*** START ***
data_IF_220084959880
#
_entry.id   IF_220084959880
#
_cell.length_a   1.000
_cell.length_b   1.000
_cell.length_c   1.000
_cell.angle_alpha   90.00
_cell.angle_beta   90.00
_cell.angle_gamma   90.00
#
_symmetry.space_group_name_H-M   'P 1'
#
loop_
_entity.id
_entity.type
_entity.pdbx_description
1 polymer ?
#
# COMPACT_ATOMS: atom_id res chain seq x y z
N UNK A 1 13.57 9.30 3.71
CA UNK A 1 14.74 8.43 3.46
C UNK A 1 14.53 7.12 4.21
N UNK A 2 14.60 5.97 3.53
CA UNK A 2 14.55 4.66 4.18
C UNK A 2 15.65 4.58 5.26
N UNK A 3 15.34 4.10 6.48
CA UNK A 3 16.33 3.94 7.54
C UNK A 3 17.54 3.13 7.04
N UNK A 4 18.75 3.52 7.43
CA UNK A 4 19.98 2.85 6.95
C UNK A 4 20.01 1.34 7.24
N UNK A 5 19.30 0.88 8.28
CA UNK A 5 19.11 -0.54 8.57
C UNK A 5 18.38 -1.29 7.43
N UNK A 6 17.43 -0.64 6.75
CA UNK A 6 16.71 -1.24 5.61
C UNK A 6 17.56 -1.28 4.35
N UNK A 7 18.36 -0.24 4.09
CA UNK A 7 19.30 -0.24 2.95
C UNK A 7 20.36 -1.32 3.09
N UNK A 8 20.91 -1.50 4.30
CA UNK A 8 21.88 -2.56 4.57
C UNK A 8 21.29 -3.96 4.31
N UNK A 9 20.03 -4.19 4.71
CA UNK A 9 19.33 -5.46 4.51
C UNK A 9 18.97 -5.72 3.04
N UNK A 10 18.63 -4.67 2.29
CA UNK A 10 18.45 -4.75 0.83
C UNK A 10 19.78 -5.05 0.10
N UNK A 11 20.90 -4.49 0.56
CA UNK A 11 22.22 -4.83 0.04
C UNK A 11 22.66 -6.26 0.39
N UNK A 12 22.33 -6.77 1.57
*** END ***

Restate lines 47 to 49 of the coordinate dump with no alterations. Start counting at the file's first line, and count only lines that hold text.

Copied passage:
C UNK A 9 18.97 -5.72 3.04
N UNK A 10 18.63 -4.67 2.29
CA UNK A 10 18.45 -4.75 0.83